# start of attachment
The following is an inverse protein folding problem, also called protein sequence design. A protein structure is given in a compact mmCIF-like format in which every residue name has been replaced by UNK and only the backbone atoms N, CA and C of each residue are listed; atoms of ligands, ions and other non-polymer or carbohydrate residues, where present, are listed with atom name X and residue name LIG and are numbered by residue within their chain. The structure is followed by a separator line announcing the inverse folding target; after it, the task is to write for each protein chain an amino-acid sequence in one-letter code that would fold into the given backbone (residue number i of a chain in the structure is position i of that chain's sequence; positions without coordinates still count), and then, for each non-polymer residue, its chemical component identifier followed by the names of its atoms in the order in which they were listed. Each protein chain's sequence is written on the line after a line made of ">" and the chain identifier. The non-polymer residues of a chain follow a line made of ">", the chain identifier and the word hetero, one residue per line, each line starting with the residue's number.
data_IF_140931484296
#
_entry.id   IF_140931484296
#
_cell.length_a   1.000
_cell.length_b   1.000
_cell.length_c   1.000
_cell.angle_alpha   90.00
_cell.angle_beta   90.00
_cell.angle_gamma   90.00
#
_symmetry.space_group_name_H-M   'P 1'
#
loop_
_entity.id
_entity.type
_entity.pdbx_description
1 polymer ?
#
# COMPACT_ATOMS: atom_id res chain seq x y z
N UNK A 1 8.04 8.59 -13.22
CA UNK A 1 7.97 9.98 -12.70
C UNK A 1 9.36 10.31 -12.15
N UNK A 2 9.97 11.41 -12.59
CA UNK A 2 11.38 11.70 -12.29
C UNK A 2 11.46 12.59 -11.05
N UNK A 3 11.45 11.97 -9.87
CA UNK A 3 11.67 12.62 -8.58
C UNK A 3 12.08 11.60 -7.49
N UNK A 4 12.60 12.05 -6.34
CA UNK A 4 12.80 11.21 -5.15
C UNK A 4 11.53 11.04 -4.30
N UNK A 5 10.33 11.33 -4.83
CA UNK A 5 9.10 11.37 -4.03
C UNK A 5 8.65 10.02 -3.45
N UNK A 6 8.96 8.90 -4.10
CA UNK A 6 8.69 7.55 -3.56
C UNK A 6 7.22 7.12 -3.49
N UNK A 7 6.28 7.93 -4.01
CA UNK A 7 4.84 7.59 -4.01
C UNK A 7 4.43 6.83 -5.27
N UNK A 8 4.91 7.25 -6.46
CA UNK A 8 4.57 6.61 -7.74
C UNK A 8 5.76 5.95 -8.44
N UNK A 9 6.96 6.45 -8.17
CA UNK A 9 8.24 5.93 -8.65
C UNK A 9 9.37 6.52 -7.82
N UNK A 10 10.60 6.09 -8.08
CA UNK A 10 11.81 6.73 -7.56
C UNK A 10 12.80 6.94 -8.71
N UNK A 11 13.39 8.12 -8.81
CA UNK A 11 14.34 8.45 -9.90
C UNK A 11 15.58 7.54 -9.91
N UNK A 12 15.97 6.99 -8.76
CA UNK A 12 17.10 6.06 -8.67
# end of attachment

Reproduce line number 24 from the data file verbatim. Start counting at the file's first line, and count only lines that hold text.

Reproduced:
C UNK A 1 9.36 10.31 -12.15